reusable).

Basir: is your motivation based on establishing a policy of having some
activities not erased or because users accidentally remove activities
every once in a while (as we have experienced frequently in our deployment
in Paraguay) ?




On Dom, 3 de Mayo de 2009, 6:01 am, Tomeu Vizoso wrote:
 [adding sugar-devel to cc]

 On Sun, May 3, 2009 at 11:32,  nout...@paiwastoon.com.af wrote:
 Greetings all,

 I am new to the whole OLPC thing so please bear with me. We are using
 the
 standard build to install XOs and then use shell scripts for the
 localization and to make small changes.

 I need to remove the 'Erase' option from the right click menu (when you
 right click on an activity icon). Is there anyway that this can be done
 without modifying the sugar source code and creating a new build?

 Hi Basir,

 I don't see a way to remove the palette option without changing the
 Sugar code, but if you change the file permissions so that the user
 'olpc' cannot remove the activity directory, the erasing operation
 will fail and the activity will remain installed. Note that this will
 cause activity updates to fail, in case that's an issue for you.

 sudo chown root.root -R ~/Activities/Write.activity

 This command will make that Write is not erasable from the Sugar palette.

 Please note that the most appropriate forum to direct these questions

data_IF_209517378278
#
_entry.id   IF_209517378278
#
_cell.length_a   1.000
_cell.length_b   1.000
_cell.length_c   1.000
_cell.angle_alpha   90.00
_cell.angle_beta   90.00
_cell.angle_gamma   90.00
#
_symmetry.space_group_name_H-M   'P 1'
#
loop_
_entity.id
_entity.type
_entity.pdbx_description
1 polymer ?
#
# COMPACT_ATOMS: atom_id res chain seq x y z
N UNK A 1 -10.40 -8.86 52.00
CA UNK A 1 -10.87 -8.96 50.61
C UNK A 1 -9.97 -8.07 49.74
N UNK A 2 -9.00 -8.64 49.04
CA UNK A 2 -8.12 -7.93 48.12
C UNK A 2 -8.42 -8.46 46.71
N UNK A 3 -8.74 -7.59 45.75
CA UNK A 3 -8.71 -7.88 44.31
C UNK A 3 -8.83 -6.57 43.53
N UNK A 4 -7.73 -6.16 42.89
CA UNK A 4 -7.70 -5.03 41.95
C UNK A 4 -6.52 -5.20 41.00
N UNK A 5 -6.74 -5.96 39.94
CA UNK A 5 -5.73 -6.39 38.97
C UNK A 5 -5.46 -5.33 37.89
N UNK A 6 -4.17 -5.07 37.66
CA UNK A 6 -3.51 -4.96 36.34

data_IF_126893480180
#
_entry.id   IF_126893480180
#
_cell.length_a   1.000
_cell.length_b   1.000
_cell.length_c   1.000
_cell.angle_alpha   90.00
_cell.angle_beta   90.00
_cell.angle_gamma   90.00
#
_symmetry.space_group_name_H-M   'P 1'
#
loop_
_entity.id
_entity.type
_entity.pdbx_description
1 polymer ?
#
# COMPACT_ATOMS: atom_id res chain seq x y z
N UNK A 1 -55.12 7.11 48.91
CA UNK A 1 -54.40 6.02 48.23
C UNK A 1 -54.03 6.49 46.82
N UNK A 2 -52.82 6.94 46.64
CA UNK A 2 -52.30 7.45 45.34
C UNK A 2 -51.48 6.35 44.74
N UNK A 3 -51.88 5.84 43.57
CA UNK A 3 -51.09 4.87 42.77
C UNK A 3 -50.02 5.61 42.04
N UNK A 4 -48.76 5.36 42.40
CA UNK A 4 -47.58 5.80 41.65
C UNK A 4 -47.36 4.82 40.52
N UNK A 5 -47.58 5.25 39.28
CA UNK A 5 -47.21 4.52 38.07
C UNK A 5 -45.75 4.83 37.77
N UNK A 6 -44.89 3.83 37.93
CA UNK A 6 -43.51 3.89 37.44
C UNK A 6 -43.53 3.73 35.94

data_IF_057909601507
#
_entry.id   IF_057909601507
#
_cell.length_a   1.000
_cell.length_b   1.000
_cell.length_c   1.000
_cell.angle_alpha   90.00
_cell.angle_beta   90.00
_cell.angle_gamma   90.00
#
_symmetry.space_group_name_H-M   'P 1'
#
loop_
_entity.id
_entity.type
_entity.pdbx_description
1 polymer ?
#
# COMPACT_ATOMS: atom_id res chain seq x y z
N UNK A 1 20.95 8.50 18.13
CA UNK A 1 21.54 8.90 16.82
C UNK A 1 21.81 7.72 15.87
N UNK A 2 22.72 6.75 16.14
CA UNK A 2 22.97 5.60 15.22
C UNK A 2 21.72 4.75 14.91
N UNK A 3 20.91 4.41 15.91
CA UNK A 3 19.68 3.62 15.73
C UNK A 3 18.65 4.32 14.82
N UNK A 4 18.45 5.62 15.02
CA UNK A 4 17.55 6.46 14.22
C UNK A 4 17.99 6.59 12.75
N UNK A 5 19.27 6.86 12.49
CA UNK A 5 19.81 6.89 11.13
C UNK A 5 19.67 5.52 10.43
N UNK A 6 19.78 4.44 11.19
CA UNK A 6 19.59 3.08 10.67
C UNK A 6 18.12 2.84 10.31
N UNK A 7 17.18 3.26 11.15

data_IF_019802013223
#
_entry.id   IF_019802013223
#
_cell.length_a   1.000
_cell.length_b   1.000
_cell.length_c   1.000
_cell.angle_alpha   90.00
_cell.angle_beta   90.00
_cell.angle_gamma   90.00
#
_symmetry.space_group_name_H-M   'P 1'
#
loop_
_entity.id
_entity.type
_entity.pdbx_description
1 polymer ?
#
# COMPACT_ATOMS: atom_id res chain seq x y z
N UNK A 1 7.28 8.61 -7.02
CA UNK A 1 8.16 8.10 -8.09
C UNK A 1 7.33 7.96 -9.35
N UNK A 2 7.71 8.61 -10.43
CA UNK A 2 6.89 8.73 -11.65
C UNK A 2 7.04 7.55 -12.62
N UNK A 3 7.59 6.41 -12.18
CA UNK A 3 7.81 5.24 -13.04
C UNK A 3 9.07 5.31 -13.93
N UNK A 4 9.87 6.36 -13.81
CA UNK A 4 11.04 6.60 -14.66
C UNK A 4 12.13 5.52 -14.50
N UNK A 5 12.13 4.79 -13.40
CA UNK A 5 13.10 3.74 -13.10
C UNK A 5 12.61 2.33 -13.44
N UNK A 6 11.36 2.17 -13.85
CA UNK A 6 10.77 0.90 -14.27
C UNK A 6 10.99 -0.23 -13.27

is sugar-devel: http://lists.sugarlabs.org/listinfo/sugar-devel .

 HTH,

 Tomeu

 Thanks
 Basir

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[Sugar-devel] The User experience/interface for Printing

2009-05-03 Thread Vamsi Krishna Davuluri
hello,

So, talking to Tomeu, we agreed that for Write and Read using the gtkprint
would be best as both support it as a printing API.

Now, the current plan is:
1) We do journal printing only, albeit, the respective activity opens the
file.

Now here a cross road is presented:

1) Do we use a print dialog inside each activity that can save it as pdf,
print or export a pdf to moodle

2) Do we use separate buttons for each of these operations?

What of the user experience?

The initial plan was to make Read the global printing station, how do you
find this idea?
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Re: [Sugar-devel] [PATCH] add clock to frame

2009-05-03 Thread Jameson Quinn
Well, if the frame always auto-hid after 10 seconds, and the delay for
idle-suspend was 15 seconds, then it would work. I personally believe that
the frame should be hidden more agressively - whenever there's a user action
that doesn't address it, and after a longish timeout around 10 seconds. In
my experience with kids, hitting the frame key and then trying to interact
with the activity and being unable to is one of the more common hangups.

(I'm afraid I don't understand the latest on suspend, but it's my
understanding that there are some kind of micro-suspend periods which are
separate from longer-term idle suspend.)

Jameson

2009/5/3 p...@laptop.org

 sascha wrote:
   On Sat, May 02, 2009 at 05:39:21PM +0100, Martin Dengler wrote:
  
   [Clock behaviour in suspend]
But I take your point...the answer is: no, it's not easy (with my
simple patch).  I'm not sure what the behavior should be (hide on
idle?!, come out of suspend once a minute?!), really.
   With the XO going into suspend automatically, it should at least
   indicate that the clock has stopped as well (and no, the pulsing power